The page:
Three things in life keep us well - socialisation, exercise, and sleep - the latter being the most important one of all. Evolutionary, our best sleep time is from 11 pm to 7 am. What about shift workers who have to work during this natural sleep period? For one thing, they get unbelievably tired around 3 to 4 am.... I have met people who work permanent night shift yet still struggle with sleep patterns despite their regularity.
It is said that for those who work shift work, it is important to try and adhere as close as possible to the body's natural circadian rhythm, and this is true for most people. However, some of us don't have the ability to do so. As a cop, I would work night shift and come home to look after our children before they went to school, no chance of sticking as close as possible to the natural sleep cycle then.
Here are some simple things that might help those of you who struggle with sleep when working outside of the natural sleep pattern;
- Work in the light - try to expose yourself to as much bright lighting as possible over your night shift to keep you awake and alert.
- Eat lightly - have a large meal at the start of your shift, not in the middle. Snack on protein and fruit if you get hungry across your shift.
- Keep busy - avoid napping to get you through the night, this will only interfere with your sleep patterns.
- Avoid caffeine, completely - do not eat or drink any product that contains caffeine while working night shift. Caffeine remains in the body for long periods of time.
- Avoid smart technology for the last 3 hours of your shift - the blue light in smart technology mimics the blue light of the sun and you will start to produce melatonin, which is helpful to get to sleep. However, know that it takes 3 hours from the time the sun goes down until melatonin starts to work.
- Unwind before bed - spend 30 minutes winding down when you get home before heading off to bed, this will help relax your brain.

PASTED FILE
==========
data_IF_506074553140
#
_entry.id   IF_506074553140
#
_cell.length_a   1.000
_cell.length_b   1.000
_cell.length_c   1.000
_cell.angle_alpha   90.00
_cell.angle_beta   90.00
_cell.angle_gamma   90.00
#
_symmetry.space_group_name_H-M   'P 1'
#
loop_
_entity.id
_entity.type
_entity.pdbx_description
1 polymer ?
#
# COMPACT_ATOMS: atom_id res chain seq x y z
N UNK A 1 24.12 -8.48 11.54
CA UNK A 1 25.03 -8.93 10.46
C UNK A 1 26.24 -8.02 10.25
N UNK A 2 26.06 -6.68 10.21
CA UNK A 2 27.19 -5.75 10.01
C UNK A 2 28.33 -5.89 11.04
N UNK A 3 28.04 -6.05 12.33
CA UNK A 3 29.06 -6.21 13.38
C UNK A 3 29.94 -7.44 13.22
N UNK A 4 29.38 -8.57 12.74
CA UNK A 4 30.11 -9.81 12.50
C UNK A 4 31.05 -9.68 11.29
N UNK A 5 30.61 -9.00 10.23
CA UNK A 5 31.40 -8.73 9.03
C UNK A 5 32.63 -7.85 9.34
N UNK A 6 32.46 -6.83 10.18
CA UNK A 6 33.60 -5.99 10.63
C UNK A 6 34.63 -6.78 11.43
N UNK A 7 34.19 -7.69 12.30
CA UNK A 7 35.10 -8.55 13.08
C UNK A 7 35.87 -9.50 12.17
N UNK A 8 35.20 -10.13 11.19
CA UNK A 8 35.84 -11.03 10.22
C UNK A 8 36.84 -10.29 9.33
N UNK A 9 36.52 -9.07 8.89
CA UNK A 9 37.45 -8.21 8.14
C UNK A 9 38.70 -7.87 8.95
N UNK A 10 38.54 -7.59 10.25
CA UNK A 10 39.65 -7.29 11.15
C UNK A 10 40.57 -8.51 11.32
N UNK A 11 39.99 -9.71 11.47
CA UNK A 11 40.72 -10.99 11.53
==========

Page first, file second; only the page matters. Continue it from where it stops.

- Replicate the night - your room should be as cold, dark, and quiet as possible. Our forebears once slept in caves, keep your room under 15 degrees Celsius, use blinds and curtains, double glazing or earplugs will help eliminate noise. (Some people use 'white' noise to mask other sounds).
- Split your sleep - get as much sleep as possible in the first instance, then get up. Go back to bed in the early evening and try to catch up on lost sleep.
- Have a routine - it is difficult to do, but a must if you want to be consistent in your patterns of sleep. Try as much as you can to have a set ritual before going to bed, the same ritual every time. Mine was to have a light snack along with warm milk, have a shower, darken my room, glass of water by the bed, listen to the radio for 5 minutes then head down to sleep. Every day, no matter what, never change the ritual.
- Avoid alcohol, sedatives, or other sleep aids - as with most things, it is the quality not the quantity that matters. you are far better to have three hours of deep relaxing sleep rather than five hours of restless sleep.
Finally, don't stress about it. Easy to say and hard to do, I know. Worrying about how much sleep you need/are getting will only add to your dilemma. If you do need to have a coffee on night shift, do so. If you want to take a sleep aid, go for it. Struggling with strictly adhering to what others say about what you should and shouldn't do will only stress you further.
I got the best sleep when I found out what worked for me, may I suggest you do the same.